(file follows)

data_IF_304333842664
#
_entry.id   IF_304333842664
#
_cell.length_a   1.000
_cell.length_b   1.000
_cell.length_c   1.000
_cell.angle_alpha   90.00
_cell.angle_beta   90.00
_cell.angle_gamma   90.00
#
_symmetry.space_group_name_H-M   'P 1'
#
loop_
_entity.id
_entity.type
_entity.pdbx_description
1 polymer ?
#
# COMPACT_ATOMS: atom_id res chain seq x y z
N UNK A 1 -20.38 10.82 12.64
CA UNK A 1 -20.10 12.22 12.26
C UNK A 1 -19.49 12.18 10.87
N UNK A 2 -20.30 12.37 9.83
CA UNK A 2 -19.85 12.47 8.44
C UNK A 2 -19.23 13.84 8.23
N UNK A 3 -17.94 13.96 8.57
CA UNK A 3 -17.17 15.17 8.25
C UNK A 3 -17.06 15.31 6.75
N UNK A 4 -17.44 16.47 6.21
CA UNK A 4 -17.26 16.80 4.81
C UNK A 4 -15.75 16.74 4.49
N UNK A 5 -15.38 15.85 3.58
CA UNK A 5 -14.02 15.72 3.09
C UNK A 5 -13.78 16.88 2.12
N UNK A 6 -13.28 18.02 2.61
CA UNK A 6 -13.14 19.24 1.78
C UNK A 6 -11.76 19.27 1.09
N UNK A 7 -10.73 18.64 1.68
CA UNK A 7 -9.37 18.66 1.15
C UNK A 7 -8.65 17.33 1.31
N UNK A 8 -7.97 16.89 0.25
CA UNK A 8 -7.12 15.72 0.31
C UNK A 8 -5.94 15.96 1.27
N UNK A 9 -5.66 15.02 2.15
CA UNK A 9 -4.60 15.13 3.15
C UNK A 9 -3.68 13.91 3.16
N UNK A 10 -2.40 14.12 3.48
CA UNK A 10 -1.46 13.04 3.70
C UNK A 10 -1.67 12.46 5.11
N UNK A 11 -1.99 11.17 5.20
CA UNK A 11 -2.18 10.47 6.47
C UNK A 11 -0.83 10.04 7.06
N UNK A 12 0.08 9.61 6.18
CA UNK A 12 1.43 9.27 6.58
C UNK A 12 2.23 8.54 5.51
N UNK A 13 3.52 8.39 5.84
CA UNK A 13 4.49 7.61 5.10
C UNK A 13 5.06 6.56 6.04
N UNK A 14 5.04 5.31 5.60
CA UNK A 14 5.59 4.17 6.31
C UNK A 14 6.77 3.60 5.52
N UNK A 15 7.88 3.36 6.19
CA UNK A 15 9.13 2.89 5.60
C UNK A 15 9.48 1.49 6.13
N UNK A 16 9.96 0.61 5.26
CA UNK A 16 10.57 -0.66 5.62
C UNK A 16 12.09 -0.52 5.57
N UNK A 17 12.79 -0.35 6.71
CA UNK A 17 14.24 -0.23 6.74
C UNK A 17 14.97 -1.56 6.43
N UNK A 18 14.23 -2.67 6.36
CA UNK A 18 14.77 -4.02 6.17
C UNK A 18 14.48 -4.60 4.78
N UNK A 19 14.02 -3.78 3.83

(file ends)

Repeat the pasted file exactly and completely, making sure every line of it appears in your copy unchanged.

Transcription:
data_IF_304333842664
#
_entry.id   IF_304333842664
#
_cell.length_a   1.000
_cell.length_b   1.000
_cell.length_c   1.000
_cell.angle_alpha   90.00
_cell.angle_beta   90.00
_cell.angle_gamma   90.00
#
_symmetry.space_group_name_H-M   'P 1'
#
loop_
_entity.id
_entity.type
_entity.pdbx_description
1 polymer ?
#
# COMPACT_ATOMS: atom_id res chain seq x y z
N UNK A 1 -20.38 10.82 12.64
CA UNK A 1 -20.10 12.22 12.26
C UNK A 1 -19.49 12.18 10.87
N UNK A 2 -20.30 12.37 9.83
CA UNK A 2 -19.85 12.47 8.44
C UNK A 2 -19.23 13.84 8.23
N UNK A 3 -17.94 13.96 8.57
CA UNK A 3 -17.17 15.17 8.25
C UNK A 3 -17.06 15.31 6.75
N UNK A 4 -17.44 16.47 6.21
CA UNK A 4 -17.26 16.80 4.81
C UNK A 4 -15.75 16.74 4.49
N UNK A 5 -15.38 15.85 3.58
CA UNK A 5 -14.02 15.72 3.09
C UNK A 5 -13.78 16.88 2.12
N UNK A 6 -13.28 18.02 2.61
CA UNK A 6 -13.14 19.24 1.78
C UNK A 6 -11.76 19.27 1.09
N UNK A 7 -10.73 18.64 1.68
CA UNK A 7 -9.37 18.66 1.15
C UNK A 7 -8.65 17.33 1.31
N UNK A 8 -7.97 16.89 0.25
CA UNK A 8 -7.12 15.72 0.31
C UNK A 8 -5.94 15.96 1.27
N UNK A 9 -5.66 15.02 2.15
CA UNK A 9 -4.60 15.13 3.15
C UNK A 9 -3.68 13.91 3.16
N UNK A 10 -2.40 14.12 3.48
CA UNK A 10 -1.46 13.04 3.70
C UNK A 10 -1.67 12.46 5.11
N UNK A 11 -1.99 11.17 5.20
CA UNK A 11 -2.18 10.47 6.47
C UNK A 11 -0.83 10.04 7.06
N UNK A 12 0.08 9.61 6.18
CA UNK A 12 1.43 9.27 6.58
C UNK A 12 2.23 8.54 5.51
N UNK A 13 3.52 8.39 5.84
CA UNK A 13 4.49 7.61 5.10
C UNK A 13 5.06 6.56 6.04
N UNK A 14 5.04 5.31 5.60
CA UNK A 14 5.59 4.17 6.31
C UNK A 14 6.77 3.60 5.52
N UNK A 15 7.88 3.36 6.19
CA UNK A 15 9.13 2.89 5.60
C UNK A 15 9.48 1.49 6.13
N UNK A 16 9.96 0.61 5.26
CA UNK A 16 10.57 -0.66 5.62
C UNK A 16 12.09 -0.52 5.57
N UNK A 17 12.79 -0.35 6.71
CA UNK A 17 14.24 -0.23 6.74
C UNK A 17 14.97 -1.56 6.43
N UNK A 18 14.23 -2.67 6.36
CA UNK A 18 14.77 -4.02 6.17
C UNK A 18 14.48 -4.60 4.78
N UNK A 19 14.02 -3.78 3.83